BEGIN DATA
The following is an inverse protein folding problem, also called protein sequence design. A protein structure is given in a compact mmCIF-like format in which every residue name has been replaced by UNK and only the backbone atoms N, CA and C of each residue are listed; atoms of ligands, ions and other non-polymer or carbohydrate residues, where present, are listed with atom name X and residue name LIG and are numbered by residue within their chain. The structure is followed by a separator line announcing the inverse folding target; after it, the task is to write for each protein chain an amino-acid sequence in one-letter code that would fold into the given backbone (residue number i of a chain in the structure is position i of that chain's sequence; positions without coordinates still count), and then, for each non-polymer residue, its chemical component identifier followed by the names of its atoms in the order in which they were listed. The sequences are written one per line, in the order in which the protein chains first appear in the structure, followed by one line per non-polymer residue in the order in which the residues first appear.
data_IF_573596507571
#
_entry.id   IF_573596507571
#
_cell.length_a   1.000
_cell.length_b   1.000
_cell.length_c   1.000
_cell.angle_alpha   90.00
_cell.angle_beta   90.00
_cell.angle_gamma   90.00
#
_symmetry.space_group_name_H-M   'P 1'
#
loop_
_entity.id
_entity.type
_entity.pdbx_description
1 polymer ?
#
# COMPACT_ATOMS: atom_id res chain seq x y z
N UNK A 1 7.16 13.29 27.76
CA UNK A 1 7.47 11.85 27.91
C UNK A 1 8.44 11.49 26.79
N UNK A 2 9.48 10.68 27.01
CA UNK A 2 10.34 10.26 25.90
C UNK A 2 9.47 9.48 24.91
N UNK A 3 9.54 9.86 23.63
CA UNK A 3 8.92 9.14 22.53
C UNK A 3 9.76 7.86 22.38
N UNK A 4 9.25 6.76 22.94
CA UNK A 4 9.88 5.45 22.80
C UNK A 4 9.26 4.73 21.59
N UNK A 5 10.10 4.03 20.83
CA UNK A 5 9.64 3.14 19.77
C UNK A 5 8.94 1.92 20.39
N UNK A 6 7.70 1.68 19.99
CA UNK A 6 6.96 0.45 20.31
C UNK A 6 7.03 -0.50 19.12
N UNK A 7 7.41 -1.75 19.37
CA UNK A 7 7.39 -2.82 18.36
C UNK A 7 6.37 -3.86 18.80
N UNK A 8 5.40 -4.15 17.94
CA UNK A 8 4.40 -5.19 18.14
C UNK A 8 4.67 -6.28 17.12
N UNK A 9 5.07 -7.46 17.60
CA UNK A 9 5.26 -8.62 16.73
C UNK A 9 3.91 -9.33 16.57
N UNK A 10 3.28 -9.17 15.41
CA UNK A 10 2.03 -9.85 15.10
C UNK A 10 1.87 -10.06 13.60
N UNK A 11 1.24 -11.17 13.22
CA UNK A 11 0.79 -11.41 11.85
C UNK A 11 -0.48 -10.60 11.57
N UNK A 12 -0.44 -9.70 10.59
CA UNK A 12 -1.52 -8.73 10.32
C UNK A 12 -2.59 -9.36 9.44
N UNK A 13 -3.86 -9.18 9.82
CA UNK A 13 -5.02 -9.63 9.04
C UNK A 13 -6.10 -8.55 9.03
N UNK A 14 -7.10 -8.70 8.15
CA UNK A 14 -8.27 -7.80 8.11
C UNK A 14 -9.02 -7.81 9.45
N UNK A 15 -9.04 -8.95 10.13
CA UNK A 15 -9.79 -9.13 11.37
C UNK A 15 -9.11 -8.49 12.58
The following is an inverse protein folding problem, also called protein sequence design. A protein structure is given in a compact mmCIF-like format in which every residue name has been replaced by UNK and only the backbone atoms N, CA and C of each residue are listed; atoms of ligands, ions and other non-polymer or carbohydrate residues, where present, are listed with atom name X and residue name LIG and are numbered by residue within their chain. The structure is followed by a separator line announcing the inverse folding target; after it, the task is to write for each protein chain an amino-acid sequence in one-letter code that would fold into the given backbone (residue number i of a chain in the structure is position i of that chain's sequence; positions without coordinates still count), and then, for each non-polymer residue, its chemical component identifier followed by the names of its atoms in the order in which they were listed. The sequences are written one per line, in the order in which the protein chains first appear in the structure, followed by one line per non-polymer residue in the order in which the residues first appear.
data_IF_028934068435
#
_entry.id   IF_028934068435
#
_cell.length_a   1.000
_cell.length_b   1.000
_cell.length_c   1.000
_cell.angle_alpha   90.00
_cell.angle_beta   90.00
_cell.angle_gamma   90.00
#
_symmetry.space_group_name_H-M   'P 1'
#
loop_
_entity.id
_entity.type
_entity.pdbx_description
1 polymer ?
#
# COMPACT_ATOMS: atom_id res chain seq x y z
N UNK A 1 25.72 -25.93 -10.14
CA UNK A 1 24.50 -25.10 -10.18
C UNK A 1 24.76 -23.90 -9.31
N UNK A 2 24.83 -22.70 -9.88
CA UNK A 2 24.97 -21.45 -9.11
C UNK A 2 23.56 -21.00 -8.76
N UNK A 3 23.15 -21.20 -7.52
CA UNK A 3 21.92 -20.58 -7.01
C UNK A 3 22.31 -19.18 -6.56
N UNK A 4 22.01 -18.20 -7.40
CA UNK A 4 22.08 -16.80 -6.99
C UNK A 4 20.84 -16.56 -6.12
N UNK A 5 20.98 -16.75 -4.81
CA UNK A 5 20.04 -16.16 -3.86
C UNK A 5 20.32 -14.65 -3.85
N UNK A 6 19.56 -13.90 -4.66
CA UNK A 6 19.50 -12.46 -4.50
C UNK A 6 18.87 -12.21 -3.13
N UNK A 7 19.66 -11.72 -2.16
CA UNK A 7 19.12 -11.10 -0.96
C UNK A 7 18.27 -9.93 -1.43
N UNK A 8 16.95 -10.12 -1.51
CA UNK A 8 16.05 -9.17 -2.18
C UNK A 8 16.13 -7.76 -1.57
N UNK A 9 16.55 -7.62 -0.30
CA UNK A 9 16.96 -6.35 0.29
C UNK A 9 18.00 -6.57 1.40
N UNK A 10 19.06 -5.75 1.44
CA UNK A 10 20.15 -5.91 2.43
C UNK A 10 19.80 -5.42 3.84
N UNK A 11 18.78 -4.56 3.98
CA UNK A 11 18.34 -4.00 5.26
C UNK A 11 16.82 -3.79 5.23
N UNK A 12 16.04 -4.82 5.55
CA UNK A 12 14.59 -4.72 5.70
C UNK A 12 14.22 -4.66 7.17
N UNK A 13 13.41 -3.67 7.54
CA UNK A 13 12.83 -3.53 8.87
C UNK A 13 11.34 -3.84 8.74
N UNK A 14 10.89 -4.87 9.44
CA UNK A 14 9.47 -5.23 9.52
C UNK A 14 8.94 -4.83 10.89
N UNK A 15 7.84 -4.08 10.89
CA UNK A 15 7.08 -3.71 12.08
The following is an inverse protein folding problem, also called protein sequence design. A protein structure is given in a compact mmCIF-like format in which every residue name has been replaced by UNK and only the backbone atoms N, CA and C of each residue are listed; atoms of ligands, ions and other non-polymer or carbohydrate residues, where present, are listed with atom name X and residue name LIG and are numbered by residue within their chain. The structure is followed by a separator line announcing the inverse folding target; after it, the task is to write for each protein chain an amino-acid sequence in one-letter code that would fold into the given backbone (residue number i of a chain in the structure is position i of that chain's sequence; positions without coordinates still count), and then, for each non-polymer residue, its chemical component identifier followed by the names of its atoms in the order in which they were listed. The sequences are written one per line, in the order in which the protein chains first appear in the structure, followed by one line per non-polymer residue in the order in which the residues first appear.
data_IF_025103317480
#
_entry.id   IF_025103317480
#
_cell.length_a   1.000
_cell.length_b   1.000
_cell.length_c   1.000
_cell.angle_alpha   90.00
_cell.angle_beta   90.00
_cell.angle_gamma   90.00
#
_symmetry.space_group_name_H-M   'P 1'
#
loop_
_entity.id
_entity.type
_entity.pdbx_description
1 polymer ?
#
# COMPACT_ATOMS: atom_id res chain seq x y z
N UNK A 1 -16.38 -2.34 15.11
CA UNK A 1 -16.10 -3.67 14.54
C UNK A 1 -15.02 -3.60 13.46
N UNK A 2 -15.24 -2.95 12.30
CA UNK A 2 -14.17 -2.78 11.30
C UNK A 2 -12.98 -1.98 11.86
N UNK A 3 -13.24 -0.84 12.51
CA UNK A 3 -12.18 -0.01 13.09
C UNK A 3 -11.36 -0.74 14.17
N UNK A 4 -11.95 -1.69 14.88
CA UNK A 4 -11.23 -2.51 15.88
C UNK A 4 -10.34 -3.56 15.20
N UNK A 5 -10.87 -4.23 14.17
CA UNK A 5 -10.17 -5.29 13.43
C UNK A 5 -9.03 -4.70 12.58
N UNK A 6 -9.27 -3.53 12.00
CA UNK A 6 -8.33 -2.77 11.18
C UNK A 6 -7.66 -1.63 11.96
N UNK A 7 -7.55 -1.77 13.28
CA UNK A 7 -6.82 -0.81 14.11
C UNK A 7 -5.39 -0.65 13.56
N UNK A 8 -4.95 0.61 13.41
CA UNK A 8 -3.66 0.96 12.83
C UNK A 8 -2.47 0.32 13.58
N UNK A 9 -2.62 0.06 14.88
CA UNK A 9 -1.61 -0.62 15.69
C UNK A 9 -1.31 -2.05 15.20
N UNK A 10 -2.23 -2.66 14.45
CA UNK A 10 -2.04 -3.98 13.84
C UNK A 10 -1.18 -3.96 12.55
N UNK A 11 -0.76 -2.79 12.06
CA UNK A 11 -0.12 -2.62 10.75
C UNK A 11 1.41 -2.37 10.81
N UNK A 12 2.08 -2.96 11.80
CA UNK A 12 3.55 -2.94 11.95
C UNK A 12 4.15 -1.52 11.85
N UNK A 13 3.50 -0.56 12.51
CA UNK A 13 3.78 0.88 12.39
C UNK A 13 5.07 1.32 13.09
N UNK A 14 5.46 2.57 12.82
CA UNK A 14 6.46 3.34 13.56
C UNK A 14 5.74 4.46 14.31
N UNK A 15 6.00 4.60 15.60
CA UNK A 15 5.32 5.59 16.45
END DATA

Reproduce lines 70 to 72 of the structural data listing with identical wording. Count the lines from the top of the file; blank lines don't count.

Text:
_entry.id   IF_028934068435
#
_cell.length_a   1.000